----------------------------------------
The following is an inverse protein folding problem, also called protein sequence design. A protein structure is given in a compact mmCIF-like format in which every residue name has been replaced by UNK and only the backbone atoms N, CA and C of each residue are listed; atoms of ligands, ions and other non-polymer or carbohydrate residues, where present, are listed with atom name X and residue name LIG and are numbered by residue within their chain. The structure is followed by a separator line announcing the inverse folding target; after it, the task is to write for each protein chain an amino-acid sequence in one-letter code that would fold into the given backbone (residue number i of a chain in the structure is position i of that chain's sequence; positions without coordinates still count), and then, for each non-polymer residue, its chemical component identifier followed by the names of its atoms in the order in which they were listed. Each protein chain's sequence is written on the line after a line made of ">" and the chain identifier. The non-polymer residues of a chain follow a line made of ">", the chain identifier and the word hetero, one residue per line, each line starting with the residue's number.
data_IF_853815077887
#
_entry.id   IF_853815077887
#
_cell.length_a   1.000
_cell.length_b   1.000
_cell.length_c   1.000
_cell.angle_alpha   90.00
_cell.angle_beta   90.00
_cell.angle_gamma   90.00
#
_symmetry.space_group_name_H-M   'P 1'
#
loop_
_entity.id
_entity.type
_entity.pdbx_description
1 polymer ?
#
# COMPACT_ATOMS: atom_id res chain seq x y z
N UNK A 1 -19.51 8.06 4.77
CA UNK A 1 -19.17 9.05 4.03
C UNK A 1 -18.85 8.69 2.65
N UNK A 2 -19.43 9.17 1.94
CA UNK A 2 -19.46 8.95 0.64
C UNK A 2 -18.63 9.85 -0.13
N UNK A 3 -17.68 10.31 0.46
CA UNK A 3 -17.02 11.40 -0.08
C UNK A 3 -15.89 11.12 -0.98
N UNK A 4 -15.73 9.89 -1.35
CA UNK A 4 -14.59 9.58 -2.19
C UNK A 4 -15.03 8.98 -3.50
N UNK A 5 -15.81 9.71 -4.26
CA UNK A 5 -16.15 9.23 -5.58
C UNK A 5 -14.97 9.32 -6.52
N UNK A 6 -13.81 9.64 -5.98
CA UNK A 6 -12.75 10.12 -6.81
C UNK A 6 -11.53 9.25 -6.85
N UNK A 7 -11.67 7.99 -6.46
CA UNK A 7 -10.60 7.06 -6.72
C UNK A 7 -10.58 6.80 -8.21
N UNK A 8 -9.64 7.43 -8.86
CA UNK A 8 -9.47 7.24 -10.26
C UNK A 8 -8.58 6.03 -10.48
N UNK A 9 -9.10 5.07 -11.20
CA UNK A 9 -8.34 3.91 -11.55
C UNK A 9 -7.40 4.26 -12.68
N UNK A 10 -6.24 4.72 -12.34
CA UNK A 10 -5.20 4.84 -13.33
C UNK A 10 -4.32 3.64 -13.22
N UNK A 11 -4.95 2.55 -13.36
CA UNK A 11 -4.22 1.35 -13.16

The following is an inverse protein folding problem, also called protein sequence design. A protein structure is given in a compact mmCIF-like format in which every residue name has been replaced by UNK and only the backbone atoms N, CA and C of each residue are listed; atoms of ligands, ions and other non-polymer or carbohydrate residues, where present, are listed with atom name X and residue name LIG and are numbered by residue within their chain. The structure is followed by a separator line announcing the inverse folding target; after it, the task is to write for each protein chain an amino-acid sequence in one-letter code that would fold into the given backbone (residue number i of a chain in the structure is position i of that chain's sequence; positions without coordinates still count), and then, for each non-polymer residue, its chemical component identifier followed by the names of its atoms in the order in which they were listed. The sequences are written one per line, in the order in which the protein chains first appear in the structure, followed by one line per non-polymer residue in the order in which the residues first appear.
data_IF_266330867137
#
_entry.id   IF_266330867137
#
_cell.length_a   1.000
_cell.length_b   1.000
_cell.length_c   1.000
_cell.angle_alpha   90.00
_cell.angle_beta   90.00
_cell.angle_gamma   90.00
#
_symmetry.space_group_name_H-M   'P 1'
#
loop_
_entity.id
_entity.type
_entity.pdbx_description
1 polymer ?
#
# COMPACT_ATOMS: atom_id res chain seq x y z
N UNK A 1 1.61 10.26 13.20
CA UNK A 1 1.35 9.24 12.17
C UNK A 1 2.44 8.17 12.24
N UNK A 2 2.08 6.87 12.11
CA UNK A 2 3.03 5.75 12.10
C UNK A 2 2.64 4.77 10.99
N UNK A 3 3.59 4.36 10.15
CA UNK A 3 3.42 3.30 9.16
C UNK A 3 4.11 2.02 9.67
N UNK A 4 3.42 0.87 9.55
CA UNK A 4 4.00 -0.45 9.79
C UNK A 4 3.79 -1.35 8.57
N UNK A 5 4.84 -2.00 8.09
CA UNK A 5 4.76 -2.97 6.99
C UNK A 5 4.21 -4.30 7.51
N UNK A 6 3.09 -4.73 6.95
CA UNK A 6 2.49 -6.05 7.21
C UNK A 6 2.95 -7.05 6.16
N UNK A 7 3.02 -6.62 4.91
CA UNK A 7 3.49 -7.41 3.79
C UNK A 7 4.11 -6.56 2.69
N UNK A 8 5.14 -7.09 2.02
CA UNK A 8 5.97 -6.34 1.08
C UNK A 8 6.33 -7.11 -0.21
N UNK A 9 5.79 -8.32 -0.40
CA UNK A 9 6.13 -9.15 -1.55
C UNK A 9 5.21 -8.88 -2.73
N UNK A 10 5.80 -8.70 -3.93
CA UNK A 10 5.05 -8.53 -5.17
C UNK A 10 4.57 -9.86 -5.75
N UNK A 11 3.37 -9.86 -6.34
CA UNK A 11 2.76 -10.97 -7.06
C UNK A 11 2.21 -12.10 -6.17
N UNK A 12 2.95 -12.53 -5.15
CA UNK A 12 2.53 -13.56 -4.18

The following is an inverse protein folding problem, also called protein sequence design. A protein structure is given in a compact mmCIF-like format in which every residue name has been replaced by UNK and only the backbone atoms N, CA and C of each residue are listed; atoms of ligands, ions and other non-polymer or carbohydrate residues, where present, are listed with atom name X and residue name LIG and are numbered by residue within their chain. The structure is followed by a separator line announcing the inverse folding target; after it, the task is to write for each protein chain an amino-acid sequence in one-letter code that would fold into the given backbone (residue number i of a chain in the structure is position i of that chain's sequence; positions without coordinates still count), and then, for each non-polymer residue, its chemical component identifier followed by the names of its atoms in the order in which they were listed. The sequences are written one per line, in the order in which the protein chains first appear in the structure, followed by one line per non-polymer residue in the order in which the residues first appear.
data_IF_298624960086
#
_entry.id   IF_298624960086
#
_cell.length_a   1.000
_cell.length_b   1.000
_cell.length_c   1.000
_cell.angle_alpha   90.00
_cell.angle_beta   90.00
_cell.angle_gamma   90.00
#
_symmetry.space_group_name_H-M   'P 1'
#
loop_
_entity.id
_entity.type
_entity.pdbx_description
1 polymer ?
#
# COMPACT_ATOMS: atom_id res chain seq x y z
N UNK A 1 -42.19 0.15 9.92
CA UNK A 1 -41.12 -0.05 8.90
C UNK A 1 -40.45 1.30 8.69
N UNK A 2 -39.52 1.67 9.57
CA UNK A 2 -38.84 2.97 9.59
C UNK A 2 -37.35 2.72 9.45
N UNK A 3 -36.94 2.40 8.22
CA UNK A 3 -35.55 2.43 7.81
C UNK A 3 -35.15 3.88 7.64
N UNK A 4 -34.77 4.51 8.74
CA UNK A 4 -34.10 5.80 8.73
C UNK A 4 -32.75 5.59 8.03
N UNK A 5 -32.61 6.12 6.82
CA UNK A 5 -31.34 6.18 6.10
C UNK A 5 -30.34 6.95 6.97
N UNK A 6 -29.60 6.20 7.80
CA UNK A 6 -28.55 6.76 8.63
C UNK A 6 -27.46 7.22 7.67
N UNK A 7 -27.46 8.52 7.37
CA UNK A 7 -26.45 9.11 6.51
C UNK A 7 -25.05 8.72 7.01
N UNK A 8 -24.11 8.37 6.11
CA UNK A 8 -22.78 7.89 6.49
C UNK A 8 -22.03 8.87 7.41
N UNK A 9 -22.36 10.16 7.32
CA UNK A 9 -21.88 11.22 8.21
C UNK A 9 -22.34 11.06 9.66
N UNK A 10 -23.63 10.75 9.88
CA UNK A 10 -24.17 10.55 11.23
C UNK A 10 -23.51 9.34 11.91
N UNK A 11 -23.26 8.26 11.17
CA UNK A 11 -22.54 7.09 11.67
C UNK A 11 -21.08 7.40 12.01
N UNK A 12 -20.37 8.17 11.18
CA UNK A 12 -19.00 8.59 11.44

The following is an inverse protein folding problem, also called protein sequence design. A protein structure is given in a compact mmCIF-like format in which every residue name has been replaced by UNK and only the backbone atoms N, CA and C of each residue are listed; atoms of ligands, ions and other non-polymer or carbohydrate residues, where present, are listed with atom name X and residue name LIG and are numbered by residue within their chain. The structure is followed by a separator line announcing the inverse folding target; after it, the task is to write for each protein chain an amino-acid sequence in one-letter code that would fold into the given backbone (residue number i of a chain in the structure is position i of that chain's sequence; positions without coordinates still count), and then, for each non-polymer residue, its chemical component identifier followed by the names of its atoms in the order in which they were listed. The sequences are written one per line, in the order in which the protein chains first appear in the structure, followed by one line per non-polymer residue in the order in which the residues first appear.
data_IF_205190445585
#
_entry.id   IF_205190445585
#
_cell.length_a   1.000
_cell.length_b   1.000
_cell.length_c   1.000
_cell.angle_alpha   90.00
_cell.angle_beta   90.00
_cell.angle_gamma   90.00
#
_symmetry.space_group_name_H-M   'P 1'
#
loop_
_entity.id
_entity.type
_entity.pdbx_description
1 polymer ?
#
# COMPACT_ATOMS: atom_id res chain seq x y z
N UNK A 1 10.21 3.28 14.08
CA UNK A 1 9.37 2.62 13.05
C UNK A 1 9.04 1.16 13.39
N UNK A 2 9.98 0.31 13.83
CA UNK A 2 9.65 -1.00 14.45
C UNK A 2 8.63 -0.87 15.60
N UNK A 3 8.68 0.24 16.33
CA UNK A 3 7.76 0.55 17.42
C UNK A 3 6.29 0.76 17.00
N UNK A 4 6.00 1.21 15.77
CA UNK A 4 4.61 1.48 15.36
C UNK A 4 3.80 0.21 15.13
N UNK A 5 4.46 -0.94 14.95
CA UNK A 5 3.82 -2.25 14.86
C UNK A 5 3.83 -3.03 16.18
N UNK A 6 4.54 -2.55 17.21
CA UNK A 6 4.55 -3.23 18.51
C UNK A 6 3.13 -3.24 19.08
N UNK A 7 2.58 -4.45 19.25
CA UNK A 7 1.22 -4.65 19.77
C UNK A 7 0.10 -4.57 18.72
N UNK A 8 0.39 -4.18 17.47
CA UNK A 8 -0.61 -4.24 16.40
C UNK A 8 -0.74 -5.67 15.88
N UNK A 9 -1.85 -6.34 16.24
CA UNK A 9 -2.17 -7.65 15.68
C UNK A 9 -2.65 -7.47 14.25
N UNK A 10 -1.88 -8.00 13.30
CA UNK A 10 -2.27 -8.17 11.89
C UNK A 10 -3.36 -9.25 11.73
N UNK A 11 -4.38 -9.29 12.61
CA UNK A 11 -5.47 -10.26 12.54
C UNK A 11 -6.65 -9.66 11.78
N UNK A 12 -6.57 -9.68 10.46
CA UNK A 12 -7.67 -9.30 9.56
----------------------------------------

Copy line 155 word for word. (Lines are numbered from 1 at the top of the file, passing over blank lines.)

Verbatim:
N UNK A 9 -22.36 10.16 7.32